A Response and a Disappearance

The Washington Post’s William Arkin posted this response to his critics earlier today, but apparently it has now been removed from Arkin’s site.
Arkin’s reply continued to manifest the deaf ear and puzzling logic that characterized his original post. Like so many whose writings are subjected to criticisms that they can’t answer, Arkin postured himself as a hero of free speech who is being told to “shut up.” But the whole flap arose because Arkin took such extreme offense at statements made by soldiers who were asked questions by NBC News, and had the temerity, in Arkin’s view, to answer them–in a much milder and more balanced manner than Arkin’s own screed.
It isn’t worth dissecting Arkin’s latest salvo in any detail; these are the key paragraphs:

I was dead wrong in using the word mercenary to describe the American soldier today.

That was the one gracious thing Arkin said. But he immediately took it back:

These men and women are not fighting for money with little regard for the nation. The situation might be much worse than that: Evidently, far too many in uniform believe that they are the one true nation. They hide behind the constitution and the flag and then spew an anti-Democrat, anti-liberal, anti-journalism, anti-dissent, and anti-citizen message that reflects a certain contempt for the American people.

This is a bizarre mischaracterization of the statements by service personnel that were the subject of Arkin’s original post. Here are the quotes that Arkin himself cited; read them and judge for yourself how they match up with Arkin’s description:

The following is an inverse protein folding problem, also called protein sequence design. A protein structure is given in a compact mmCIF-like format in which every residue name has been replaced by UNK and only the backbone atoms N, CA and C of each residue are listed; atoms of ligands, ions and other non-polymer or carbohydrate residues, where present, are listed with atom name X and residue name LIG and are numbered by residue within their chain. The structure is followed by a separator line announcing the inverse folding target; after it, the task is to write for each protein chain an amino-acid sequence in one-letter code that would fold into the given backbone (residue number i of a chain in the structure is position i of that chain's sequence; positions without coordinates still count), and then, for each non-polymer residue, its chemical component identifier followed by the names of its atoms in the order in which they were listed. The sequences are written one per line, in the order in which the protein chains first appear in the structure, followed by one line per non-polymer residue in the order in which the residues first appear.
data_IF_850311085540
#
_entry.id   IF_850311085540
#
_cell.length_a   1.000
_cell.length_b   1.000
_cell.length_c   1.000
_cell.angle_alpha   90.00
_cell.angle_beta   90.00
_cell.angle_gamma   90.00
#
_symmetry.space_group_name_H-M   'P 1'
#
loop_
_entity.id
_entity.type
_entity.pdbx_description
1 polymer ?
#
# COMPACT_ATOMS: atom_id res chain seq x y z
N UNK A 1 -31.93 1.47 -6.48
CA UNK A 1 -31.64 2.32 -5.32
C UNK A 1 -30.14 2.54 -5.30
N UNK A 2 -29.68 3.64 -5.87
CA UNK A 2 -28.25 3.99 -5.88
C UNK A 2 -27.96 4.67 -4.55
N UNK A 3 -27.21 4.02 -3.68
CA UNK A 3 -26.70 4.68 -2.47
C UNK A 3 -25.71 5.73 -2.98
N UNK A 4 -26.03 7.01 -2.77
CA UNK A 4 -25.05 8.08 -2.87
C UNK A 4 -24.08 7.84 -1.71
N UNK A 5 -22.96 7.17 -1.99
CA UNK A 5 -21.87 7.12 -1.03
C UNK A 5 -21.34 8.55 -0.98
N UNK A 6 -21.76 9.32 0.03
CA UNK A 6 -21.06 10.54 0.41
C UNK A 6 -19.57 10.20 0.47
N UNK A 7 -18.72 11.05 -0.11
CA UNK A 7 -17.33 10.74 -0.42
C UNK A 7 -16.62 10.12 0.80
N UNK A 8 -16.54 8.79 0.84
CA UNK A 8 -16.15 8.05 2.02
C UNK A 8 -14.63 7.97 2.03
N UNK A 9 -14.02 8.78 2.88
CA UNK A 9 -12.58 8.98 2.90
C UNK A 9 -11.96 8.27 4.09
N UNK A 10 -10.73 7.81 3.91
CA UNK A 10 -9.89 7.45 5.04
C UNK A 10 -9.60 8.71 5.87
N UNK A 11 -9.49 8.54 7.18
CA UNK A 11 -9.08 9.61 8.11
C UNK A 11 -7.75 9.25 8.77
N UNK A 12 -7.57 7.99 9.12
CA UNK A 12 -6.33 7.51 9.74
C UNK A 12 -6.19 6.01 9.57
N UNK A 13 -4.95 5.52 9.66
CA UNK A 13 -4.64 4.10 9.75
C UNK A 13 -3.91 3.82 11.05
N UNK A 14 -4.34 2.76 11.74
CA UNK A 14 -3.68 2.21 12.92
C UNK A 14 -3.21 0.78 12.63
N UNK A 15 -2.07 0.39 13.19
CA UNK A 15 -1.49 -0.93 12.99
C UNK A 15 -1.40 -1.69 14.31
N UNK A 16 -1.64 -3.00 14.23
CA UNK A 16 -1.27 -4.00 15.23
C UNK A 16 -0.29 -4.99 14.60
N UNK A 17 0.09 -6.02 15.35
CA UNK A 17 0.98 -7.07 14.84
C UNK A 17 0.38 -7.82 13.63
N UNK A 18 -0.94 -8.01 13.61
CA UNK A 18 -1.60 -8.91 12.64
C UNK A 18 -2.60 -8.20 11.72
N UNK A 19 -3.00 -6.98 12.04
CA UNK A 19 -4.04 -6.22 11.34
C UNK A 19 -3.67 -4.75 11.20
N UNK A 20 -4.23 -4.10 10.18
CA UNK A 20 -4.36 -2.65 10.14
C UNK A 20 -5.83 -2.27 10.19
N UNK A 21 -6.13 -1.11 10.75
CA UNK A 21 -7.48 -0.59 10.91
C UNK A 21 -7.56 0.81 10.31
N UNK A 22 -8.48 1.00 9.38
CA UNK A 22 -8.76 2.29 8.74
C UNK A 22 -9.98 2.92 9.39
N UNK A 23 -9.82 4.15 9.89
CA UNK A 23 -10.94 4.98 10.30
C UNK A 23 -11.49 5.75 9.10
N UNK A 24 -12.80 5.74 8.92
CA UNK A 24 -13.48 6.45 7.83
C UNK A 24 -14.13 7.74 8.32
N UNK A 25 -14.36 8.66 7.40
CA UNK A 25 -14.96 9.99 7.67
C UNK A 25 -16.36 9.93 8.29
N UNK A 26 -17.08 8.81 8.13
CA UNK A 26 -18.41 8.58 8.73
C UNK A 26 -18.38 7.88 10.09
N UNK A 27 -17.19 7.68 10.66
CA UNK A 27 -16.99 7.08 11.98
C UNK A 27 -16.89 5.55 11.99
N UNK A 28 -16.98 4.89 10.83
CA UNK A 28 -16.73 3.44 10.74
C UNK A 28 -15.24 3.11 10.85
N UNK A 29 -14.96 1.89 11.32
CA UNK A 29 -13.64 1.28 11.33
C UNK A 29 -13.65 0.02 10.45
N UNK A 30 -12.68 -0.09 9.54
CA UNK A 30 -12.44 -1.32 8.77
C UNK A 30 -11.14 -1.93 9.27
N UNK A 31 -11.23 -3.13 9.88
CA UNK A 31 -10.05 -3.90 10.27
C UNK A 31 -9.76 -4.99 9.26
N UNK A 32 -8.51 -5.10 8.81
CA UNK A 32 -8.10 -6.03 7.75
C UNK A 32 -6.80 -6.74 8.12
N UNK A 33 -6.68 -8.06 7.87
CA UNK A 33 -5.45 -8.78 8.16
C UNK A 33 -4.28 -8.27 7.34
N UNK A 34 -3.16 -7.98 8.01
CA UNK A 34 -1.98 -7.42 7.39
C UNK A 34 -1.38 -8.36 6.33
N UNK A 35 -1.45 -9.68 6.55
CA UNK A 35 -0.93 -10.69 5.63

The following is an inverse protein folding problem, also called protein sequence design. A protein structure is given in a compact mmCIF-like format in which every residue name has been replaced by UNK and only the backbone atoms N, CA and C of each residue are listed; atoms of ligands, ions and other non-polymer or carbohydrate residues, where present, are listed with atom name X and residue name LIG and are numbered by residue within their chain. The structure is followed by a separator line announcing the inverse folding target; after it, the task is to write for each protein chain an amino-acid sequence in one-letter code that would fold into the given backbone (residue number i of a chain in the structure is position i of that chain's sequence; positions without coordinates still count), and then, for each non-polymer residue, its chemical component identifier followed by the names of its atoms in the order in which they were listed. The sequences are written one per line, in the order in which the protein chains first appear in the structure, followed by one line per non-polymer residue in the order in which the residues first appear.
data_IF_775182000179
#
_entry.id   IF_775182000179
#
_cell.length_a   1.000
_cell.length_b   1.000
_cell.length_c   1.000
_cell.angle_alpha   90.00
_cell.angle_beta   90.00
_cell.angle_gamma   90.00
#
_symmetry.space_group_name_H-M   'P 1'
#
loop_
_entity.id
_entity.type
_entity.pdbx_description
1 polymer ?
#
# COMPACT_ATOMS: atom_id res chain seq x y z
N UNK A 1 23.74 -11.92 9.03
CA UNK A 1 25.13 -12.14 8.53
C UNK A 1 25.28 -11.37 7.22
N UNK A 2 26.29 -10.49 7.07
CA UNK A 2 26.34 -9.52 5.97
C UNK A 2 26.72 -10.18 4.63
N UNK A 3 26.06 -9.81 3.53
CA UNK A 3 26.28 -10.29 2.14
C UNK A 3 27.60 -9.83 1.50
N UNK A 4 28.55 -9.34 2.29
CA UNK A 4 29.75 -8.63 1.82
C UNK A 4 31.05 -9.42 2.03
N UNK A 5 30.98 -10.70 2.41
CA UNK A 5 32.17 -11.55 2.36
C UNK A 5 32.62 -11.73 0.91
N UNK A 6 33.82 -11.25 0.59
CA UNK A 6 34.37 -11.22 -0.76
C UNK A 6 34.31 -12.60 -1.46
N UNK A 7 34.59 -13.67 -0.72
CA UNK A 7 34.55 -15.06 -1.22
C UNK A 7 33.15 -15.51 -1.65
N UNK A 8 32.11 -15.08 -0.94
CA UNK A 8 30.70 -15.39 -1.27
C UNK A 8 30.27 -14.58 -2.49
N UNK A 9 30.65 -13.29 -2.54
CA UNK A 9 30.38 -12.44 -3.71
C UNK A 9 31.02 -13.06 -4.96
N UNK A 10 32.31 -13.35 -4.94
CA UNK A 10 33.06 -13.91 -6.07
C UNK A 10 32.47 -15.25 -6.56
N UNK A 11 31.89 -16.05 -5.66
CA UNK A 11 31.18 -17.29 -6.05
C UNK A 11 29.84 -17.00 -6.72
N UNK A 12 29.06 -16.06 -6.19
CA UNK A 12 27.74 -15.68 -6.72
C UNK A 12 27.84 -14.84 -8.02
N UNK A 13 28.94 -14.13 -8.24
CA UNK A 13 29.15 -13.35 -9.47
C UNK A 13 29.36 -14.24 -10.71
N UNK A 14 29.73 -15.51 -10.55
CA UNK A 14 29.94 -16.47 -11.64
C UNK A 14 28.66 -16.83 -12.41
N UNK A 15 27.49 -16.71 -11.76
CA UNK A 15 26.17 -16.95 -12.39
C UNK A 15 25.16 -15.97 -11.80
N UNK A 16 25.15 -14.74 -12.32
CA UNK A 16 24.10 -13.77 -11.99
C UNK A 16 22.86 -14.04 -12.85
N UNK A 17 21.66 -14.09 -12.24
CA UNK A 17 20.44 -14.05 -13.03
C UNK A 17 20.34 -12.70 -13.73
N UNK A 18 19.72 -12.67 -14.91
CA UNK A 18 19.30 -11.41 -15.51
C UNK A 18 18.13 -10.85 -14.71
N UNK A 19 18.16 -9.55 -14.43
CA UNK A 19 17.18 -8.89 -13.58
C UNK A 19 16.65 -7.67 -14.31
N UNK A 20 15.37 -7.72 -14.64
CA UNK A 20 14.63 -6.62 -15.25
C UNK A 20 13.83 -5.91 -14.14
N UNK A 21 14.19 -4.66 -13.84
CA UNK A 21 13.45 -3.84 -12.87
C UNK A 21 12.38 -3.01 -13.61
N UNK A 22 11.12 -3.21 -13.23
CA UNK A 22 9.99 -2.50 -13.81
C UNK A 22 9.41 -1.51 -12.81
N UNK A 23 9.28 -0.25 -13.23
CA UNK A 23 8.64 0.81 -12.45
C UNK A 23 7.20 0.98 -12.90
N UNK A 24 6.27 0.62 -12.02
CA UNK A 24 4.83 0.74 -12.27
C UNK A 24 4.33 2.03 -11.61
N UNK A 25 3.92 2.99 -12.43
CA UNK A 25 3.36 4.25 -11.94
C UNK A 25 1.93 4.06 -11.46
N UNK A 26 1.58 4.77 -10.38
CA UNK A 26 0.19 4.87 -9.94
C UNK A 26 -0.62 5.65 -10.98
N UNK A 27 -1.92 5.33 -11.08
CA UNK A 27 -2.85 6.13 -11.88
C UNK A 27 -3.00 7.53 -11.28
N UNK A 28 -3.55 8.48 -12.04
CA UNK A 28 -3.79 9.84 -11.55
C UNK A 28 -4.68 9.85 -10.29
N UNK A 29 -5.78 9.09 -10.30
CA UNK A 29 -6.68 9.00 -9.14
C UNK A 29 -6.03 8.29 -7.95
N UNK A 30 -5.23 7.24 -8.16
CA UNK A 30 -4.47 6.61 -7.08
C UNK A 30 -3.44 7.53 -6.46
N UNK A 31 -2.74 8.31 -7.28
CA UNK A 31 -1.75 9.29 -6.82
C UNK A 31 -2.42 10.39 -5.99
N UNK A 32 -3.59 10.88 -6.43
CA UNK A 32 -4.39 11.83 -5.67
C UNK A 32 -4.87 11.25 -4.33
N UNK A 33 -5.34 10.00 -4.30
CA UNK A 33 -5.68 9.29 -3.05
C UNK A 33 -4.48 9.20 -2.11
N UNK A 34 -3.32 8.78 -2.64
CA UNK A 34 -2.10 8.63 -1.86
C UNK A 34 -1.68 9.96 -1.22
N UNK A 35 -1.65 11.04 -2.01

Enlisted man Tyler Johnson:

[Critics] should come over and see what it’s like firsthand before criticizing. You may support or say we support the troops, but, so you’re not supporting what they do, what they’re here sweating for, what we bleed for, what we die for. It just don’t make sense to me.

Staff Sergeant Manuel Sahagun:

[O]ne thing I don’t like is when people back home say they support the troops, but they don’t support the war. If they’re going to support us, support us all the way.

Specialist Peter Manna:

If they don’t think we’re doing a good job, everything that we’ve done here is all in vain.

That’s what Arkin calls “hid[ing] behind the Constitution and the flag” and “spew[ing] an anti-Democrat, anti-liberal, anti-journalism, anti-dissent, and anti-citizen message that reflects a certain contempt for the American people.”
As I said, completely bizarre. I suspect that it was too much for the editors at the Post, who finally caught up with Arkin and, I would speculate, removed his response to his critics. Arkin’s future with the Post is anyone’s guess, but in the meantime, this episode provides a revealing glimpse into the thought processes of a columnist and reporter for one of America’s most respected newspapers.
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